August 7th, 2006

On MySpace, Millions of Users Make 'Friends' With Ads

By Elizabeth Holmes
Wall Street Journal

Micheal Poirier, a 32-year-old from Toronto, is friends with Ricky Bobby.

Not Will Ferrell, the actor who portrays Ricky Bobby in the new film “Talladega Nights.” Mr. Poirier is friends with the movie character, Ricky Bobby, who has his own profile on MySpace.com, News Corp.’s social networking site.

The site, http://www.myspace.com/rickybobby, looks just like the other 98 million profiles—listing things like his occupation ("Winner") and his heroes ("My Daddy, sweet baby Jesus, and that guy on TV in all those Karate movies"). Ricky Bobby has 47,000 “friends,” MySpace lingo for users linked to the page. The 1,500 comments range from admiration ("You kicked butt in the race the other day. Loved when you signed my baby’s head") to exultation ("Ricky Bobby is the Man!!").

Creating real-looking profiles for fictional characters is the latest step in marketers’ quest to reach the highly sought-after MySpace contingent. John Tucker, the womanizing teenager of “John Tucker Must Die,” and each of his four girlfriends have MySpace pages. (You can check John’s basketball schedule or read about Carrie’s plans for college.) So do seven of the characters from “Accepted,” a film about college students debuting this week. (Bartleby Gaines, the fictional star, lists “Fake I.D.’s” and “Monica” as his interests.) Even the creepily-quiet mascot king from the Burger King commercials has a site. ("If you’d like to be the King’s friend, he’s totally down with that,” his page introduction says.)

Although anybody can create a MySpace profile for free, and fake ones abound, these pages are the result of paid advertising deals with News Corp. The arrangement allows marketers to add extras like longer videos—including trailers for movies—and more pictures than a free page has.

But the real appeal to advertisers is the opportunity to create personal relationships with millions of actual young people. “What we really struck upon is the power of friendship,” says Michael Barrett, chief revenue officer for News Corp.’s Fox Interactive Media and overseer of these deals. And this is a big circle of friends. MySpace had nearly 45.7 million unique visitors in June alone, with users spending an average of nearly two hours on the site at a time, according to Nielsen//NetRatings.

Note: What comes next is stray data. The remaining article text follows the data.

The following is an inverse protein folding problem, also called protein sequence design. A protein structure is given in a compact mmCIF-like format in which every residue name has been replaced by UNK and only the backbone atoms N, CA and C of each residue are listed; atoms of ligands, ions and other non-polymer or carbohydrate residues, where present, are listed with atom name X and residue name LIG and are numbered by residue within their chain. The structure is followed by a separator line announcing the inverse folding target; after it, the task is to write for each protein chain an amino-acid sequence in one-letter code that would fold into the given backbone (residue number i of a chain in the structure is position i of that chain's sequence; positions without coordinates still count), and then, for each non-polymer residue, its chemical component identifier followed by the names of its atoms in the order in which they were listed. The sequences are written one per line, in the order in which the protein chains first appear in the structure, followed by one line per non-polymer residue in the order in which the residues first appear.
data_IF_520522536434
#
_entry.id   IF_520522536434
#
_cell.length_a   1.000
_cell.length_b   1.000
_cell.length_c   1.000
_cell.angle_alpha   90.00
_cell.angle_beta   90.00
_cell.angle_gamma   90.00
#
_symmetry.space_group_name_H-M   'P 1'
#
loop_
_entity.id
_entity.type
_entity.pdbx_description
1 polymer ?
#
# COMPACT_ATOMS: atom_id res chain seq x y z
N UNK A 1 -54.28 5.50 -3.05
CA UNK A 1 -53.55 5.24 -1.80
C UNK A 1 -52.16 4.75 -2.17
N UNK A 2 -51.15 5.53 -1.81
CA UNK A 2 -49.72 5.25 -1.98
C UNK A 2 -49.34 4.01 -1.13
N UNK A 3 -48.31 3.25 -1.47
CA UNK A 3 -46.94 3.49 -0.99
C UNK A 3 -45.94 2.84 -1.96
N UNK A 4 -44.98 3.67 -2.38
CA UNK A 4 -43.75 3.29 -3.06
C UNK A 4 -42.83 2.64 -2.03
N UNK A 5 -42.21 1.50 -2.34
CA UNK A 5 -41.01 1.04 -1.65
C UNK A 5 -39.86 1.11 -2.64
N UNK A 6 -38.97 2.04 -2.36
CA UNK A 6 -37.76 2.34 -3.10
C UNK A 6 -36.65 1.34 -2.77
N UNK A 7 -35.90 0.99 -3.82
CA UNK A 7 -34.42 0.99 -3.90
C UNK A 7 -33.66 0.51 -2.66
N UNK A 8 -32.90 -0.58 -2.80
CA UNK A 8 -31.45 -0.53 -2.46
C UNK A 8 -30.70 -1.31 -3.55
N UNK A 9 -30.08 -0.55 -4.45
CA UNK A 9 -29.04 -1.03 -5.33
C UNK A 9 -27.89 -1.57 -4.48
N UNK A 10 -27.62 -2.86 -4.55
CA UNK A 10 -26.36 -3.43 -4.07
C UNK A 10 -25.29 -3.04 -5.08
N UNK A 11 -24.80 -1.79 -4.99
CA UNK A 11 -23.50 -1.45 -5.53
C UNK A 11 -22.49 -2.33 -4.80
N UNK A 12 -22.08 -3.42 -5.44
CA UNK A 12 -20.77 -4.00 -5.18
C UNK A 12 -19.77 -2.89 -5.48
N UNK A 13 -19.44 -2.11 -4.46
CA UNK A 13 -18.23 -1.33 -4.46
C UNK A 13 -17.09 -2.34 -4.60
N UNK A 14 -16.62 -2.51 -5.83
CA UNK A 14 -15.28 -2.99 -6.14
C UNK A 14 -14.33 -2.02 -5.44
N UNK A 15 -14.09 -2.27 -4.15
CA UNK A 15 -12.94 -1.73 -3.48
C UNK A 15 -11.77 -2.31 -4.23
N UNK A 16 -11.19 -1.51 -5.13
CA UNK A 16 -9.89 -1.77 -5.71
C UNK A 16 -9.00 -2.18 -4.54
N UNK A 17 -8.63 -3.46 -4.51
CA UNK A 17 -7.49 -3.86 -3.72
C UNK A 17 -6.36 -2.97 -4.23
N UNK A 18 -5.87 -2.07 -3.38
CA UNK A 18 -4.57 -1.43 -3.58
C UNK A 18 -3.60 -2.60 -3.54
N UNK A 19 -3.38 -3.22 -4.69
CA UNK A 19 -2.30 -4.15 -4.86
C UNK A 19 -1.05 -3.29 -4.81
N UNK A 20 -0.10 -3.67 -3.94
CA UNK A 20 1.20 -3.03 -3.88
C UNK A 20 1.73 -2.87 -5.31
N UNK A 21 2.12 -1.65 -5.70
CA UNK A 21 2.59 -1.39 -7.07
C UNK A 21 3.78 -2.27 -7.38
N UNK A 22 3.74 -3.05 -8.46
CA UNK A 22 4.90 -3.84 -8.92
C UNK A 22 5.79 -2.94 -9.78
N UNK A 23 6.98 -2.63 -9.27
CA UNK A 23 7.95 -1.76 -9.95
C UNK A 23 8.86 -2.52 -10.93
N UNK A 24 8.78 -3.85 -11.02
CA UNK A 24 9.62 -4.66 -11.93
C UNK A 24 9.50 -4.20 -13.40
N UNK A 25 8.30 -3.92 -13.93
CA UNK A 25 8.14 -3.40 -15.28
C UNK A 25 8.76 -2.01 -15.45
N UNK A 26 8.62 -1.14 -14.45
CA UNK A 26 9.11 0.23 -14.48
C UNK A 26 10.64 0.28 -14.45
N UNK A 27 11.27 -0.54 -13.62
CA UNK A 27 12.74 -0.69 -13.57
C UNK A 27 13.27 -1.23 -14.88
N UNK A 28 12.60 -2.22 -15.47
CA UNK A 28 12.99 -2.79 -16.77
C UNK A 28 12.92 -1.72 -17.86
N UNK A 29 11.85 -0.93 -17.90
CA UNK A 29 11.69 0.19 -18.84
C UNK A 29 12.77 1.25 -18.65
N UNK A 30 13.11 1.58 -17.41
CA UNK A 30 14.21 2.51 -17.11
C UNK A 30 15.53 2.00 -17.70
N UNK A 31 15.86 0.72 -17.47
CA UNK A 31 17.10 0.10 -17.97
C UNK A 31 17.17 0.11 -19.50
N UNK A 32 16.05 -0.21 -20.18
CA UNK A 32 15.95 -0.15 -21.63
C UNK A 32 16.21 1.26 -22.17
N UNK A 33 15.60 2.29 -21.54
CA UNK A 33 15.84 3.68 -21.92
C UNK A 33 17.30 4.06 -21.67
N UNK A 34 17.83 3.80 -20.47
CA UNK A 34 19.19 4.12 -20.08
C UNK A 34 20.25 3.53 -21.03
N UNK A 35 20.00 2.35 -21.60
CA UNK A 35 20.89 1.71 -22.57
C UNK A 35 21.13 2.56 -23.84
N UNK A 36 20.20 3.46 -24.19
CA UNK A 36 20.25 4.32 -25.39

Mr. Poirier, for example, found Ricky Bobby’s site by typing “Ricky Bobby” into Google. Among the top three results was a link to the MySpace page, prompting Mr. Poirier, a fan of Mr. Ferrell’s, to take a peek. Not only did he add Ricky Bobby to his friend list, he changed his own profile picture to be that of Mr. Ferrell as Ricky Bobby. Mr. Poirier had an ulterior motive: he hoped a picture of Ricky Bobby would spark interest in his disc jockeying business.

“It’s almost like a signal to your brain, ‘Hey let’s check that guy out,’ “ says Mr. Poirier.

MySpace even helps marketers reach out to users of the site with what it calls “activation” of the page. When a character profile is launched, MySpace promotes the advertisement with electronic banners on its homepage and incentives for users to add the character as a “friend.” For “Talladega Nights,” people who befriended Ricky Bobby received a free Ricky Bobby button—still another form of marketing.

But will allowing advertisers to waltz freely with other MySpace users diminish the popularity of the site?

“It’s very coy. They’re being sneaky,” says Jesse Kozel, a 25-year-old from Florida, listed John Tucker as his friend without realizing the studio paid for the site. Mr. Kozel says he knew the site wasn’t run by the actor, but assumed it was one of the many hundreds of amateur sites created in honor of movie characters.